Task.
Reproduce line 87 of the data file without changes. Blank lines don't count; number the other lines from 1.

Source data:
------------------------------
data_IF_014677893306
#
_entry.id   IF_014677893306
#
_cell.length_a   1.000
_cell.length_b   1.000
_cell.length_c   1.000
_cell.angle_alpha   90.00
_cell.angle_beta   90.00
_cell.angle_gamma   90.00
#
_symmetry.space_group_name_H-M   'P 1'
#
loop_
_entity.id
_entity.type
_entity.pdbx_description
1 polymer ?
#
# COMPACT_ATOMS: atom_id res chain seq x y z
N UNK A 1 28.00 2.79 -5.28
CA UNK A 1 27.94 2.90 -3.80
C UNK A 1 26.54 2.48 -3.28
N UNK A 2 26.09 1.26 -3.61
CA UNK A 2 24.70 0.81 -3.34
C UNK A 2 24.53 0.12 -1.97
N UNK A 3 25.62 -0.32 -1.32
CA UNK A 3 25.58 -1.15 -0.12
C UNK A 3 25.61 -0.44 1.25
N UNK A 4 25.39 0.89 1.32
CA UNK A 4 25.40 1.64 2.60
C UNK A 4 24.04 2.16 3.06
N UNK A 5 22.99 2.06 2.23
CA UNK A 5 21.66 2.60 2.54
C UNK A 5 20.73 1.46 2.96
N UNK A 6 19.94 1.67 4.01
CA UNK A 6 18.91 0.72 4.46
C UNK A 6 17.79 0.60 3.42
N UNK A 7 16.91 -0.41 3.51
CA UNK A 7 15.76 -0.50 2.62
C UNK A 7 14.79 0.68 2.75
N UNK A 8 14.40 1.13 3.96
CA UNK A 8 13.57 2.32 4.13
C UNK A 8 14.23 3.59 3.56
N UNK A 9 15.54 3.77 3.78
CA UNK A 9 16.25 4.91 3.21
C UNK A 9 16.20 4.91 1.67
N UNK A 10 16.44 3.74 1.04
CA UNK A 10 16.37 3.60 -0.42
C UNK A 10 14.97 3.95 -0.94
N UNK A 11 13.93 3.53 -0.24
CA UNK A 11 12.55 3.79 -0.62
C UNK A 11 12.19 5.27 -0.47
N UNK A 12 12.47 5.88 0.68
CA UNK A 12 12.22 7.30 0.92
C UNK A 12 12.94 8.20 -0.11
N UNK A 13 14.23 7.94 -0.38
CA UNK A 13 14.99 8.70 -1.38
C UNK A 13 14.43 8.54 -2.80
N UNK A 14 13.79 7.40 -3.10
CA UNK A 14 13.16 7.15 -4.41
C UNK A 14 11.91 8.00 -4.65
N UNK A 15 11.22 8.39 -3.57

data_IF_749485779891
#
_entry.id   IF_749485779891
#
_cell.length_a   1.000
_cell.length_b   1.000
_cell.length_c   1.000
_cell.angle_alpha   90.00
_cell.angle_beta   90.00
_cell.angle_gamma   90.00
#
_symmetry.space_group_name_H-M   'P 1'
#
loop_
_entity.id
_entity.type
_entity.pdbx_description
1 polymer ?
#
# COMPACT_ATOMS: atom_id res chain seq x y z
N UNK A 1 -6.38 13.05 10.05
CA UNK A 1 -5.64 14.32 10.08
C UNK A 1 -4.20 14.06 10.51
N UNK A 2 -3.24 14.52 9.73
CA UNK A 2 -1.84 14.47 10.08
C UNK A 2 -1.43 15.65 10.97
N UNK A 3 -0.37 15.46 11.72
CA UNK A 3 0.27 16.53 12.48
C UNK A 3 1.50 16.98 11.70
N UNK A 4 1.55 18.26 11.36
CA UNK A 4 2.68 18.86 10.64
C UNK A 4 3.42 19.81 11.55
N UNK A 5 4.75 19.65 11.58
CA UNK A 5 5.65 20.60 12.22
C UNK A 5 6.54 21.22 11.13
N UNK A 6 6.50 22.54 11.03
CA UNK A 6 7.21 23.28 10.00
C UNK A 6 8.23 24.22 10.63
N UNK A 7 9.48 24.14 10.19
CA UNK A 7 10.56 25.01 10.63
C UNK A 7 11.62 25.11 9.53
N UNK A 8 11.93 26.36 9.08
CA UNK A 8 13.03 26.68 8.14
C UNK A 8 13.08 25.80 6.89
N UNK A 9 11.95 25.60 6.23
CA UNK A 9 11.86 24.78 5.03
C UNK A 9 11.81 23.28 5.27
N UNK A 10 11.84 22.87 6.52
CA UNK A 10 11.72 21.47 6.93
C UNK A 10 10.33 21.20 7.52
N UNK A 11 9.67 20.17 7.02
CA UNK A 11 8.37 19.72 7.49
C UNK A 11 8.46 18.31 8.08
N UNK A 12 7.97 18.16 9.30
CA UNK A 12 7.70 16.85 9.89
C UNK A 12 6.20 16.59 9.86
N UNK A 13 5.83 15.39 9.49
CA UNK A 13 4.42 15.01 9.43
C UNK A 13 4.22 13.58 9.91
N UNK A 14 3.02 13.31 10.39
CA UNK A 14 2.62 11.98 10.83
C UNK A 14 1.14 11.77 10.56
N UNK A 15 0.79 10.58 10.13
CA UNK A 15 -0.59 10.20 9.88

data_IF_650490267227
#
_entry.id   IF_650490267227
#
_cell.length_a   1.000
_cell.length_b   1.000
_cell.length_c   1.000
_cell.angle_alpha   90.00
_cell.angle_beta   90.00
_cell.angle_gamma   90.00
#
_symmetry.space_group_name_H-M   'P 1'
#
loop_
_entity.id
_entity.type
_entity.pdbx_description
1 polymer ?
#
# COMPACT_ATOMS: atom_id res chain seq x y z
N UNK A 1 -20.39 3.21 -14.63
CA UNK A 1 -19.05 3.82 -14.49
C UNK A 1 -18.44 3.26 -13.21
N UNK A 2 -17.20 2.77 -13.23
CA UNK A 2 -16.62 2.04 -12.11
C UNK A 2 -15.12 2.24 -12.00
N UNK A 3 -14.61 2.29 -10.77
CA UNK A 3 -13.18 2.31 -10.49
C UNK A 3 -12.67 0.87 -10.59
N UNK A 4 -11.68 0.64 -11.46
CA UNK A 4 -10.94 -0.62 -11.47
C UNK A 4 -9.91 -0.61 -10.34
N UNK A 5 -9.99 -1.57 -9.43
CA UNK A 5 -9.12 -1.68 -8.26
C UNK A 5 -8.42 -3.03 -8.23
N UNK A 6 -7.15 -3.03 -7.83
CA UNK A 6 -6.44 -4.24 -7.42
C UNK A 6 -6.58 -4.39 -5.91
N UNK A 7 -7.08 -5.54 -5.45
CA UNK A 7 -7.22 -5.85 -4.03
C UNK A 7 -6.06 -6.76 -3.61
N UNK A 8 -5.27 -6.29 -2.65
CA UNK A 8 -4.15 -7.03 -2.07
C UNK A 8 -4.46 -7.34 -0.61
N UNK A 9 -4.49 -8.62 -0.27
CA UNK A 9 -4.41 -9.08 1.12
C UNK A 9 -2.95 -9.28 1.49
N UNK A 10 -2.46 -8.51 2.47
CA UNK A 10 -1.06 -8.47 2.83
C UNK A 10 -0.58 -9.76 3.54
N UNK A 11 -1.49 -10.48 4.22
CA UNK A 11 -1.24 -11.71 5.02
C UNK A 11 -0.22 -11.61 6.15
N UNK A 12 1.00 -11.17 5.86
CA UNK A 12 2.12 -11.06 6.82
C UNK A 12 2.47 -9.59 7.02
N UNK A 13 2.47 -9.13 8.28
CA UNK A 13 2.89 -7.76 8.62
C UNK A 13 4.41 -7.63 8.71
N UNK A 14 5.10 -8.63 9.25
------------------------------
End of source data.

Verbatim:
N UNK A 2 -3.24 14.52 9.73